Learn best practices for starting and running a float center:
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NOTE: This article was originally published March 13th, 2020, last updated July 14th, 2020.

While we want to make sure this advice is current, it is not definitive. We want to recognize the limitations of advice during a pandemic where information is updated by experts daily and strongly urge you to check resources like the CDC and WHO for the most up-to-date information about safety procedures and best practices.

 We’ve compiled some critical information and tips for float centers to keep in mind during the Coronavirus outbreak:

Float Tanks
  • Coronavirus is not water-borne. Standard filtration and disinfection in your float solution should be sufficient.
  • Coronavirus seems to be primarily spread through droplets in the air. Infected people who present symptoms can spread these through coughing and sneezing, but asymptomatic people can spread the virus great distances just through talking. It’s not currently known how long the virus stays in the air, but enclosed and poorly ventilated spaces have an increased risk of transmission. Employees should wait at least 20 minutes before entering float rooms vacated by customers.
  • Surfaces don’t seem to be the primary mode of transmission, but are still a risk factor. Increase disinfection of the interior and exterior of the tank, especially where customers are likely to touch.
Hard Surface Disinfection
  • (Re)Familiarize yourself with hard surface disinfection and kill times.
  • Use EPA recommended and registered disinfectants on all hard surfaces.
  • Stress to your staff the importance of properly disinfecting all items and surfaces that floaters are likely to touch, both in the rooms and out.
  • Frequently disinfect chairs, doorknobs, check-in counters, and all solid surfaces where someone might place their hand.
  • Consider storing objects that floaters typically touch that aren’t easy to disinfect (float journals, books, toys, etc.).Staff and Customers

Staff and Customers

  • All staff should wear masks at all times. All customers should wear masks anytime they’re not alone in the float room. Even cloth masks can help reduce the spread of transmission significantly.
  • Brief your staff on what we know, and make sure they feel comfortable answering any customer questions.
  • Make sure your staff is washing their hands diligently and not touching their faces.
  • Have everyone maintain at least a 6-foot distance from others.
  • Make sure staff take sick leave and stay home if they think they’re feeling ill.
  • Let customers know that they won’t be charged for canceling floats, even last minute, if they’re not feeling well. Take steps to prevent customers who have symptoms, especially a cough or fever, into your center.
  • Put a page on your website informing your customers of your increased cleaning and health policies, and link to it from your scheduling page and emails.

With all of this said, we aren’t microbiologists and information about the pandemic is changing daily. So, back in March we reached out to Dr. Roy Vore for comment.
If you’re not familiar with him, Dr. Vore is a microbiologist and expert on water sanitation; he’s one of the leading experts on outbreaks in shared water facilities (pools, hot tubs, etc), and fortunately for our industry, he’s taken a particular interest in float tanks.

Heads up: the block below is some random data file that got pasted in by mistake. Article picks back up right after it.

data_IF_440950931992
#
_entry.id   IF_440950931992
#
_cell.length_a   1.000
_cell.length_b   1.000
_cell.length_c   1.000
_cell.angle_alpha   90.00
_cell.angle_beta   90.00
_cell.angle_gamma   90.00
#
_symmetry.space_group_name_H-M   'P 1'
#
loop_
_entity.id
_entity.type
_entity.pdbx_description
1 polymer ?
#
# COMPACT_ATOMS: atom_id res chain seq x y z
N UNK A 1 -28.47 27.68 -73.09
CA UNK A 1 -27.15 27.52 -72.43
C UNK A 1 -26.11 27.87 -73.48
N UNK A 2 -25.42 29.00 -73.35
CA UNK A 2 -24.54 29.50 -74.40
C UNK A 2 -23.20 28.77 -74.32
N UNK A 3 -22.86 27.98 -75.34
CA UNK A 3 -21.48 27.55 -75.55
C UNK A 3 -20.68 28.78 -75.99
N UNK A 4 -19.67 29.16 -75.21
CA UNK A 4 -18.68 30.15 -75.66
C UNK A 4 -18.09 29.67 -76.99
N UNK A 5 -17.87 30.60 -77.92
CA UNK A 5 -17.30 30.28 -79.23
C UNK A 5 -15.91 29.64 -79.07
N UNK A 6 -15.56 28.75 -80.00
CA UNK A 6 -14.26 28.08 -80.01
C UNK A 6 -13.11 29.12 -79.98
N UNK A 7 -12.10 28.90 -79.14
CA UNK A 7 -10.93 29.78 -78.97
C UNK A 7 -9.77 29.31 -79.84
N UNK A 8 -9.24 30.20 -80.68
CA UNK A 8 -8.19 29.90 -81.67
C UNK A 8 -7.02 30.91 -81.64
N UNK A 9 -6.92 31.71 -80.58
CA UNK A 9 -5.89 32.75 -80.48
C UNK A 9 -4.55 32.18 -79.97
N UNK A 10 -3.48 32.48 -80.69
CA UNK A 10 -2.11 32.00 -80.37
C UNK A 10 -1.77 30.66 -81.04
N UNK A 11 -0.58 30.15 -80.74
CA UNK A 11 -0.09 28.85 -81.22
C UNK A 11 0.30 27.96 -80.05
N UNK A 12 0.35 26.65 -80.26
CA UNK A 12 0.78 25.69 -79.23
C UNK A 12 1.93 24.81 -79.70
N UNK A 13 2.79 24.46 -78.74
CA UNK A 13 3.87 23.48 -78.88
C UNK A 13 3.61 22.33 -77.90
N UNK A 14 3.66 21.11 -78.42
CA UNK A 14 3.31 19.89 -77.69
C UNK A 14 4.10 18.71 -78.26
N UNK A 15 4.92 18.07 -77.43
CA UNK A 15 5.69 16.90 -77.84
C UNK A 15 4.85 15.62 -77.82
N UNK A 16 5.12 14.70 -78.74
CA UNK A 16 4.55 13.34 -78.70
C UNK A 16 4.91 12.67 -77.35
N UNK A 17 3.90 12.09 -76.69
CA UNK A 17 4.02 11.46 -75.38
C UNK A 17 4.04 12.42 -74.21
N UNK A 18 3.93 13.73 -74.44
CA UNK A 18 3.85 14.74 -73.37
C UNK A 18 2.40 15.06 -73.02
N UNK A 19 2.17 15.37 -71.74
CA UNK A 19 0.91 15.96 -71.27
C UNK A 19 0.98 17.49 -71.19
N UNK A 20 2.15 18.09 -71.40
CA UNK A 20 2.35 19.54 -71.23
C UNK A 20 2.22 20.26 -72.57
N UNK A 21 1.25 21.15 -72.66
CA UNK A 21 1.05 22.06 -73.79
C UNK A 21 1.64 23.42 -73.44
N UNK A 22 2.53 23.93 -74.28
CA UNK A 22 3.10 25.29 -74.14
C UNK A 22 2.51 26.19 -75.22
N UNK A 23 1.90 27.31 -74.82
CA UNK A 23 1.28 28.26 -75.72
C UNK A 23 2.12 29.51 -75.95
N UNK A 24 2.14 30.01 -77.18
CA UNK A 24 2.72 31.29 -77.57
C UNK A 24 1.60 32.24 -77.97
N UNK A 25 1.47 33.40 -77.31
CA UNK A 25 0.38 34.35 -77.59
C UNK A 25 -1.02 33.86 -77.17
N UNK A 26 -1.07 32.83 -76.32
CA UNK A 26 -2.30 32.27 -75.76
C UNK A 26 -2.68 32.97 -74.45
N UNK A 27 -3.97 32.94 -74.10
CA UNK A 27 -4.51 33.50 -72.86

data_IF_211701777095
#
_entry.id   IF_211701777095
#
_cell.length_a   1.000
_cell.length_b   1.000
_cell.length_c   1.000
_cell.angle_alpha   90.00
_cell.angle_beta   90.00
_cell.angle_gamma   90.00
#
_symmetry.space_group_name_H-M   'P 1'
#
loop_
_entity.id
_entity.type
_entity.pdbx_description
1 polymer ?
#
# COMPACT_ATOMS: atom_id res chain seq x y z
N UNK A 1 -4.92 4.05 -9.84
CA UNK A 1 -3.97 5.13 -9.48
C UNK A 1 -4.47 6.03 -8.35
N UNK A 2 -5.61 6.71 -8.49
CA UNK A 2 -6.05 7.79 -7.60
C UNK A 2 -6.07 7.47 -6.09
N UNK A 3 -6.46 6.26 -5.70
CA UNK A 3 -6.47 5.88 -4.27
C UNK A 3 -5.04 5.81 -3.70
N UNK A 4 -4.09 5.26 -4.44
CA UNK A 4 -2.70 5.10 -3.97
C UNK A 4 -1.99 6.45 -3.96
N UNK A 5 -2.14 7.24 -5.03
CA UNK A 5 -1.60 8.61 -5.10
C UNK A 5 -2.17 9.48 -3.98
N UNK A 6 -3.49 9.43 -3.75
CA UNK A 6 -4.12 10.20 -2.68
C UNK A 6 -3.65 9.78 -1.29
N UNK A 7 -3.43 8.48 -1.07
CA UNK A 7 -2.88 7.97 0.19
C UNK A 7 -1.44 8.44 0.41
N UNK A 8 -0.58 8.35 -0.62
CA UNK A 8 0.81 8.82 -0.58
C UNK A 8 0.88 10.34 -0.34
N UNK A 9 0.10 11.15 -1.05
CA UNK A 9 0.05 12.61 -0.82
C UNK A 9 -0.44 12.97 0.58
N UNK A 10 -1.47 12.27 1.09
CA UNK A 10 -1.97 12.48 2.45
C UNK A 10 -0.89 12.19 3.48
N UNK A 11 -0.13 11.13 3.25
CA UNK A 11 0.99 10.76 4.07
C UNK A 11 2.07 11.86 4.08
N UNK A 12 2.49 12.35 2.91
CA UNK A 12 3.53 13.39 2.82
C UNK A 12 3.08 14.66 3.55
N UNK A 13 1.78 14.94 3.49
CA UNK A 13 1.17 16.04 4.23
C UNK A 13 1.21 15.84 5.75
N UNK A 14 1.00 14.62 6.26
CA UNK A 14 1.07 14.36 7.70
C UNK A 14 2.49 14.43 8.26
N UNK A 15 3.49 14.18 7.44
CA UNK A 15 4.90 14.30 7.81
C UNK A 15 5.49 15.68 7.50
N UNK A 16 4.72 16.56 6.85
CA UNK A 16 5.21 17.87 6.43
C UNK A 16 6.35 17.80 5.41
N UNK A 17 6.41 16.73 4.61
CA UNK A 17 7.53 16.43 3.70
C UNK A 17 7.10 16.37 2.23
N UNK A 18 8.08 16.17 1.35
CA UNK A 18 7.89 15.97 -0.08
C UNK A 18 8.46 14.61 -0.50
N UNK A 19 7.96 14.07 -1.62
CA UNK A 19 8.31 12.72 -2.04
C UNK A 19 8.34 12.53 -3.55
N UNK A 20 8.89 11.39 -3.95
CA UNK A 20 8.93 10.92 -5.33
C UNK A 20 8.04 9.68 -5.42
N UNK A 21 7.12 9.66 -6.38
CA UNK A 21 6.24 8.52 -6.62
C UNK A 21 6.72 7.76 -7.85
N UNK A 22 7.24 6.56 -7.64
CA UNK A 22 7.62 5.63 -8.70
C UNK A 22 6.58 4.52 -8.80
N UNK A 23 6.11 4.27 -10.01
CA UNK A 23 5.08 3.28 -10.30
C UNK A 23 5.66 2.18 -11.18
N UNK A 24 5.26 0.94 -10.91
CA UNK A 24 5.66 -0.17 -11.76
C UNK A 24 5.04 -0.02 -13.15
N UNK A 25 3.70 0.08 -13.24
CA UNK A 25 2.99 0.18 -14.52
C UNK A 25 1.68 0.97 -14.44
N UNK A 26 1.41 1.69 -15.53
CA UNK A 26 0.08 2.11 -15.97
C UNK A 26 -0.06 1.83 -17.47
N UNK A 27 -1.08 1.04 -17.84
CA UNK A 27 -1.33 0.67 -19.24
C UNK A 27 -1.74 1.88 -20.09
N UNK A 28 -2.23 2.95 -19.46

Dr. Vore has had been discussing this issue with pools and spas, so making a statement for float centers wasn’t too far out of his way.

The first thing we learned from talking to Dr. Vore was that the actual name for this virus is SARS-CoV-2. It’s similar to the flu both in how it spreads and what it’s susceptible to. This is what he had to say (see if you can avoid hearing it in his voice):

 

“This is an enveloped virus. The concentration of salt used will provide a reasonable inactivation, but is not likely to be complete. But this virus is both spread by contact and inhalation of airborne droplets; it is not water-borne. As such, the water is not the medium of transmission.”

 

It’s been known for years that high concentrations of magnesium sulfate in a water solution can actually stop some viruses and bacteria from spreading that would otherwise thrive in water. As we know, this isn’t sufficient disinfectant for all pathogens, but it does impact our risk factors. Dr. Vore actually did a big talk about this at the 2018 Float Conference.

The nature of our business also means we just don’t have large groups of people interacting with each other. This doesn’t mean we’re off the hook, though.

This virus has a long incubation period, which means that it can last longer on surfaces. So the real danger of this epidemic for a float center is all the stuff that your customers interact with. As Dr. Vore puts it:

 

“All float centers should focus on disinfection of hard surfaces including chairs, doorknobs, check-in counters, and all solid surfaces where someone might place their hand.”

 

Back at the beginning of March, Art of the Float recently released an interview with Jason MacDonald, a health regulator in Alberta, Canada. It’s a good listen, although obviously our understanding of the pandemic has shifted and grown since then.

At the very least, hopefully the fact that we’re not a high-risk industry can be something float centers can take some comfort in and emphasize to the public. Be patient, be mindful, and adjust your plans to the environment as new information comes out and the situation develops. And don’t forget to take tank time for yourself to float away some stress.

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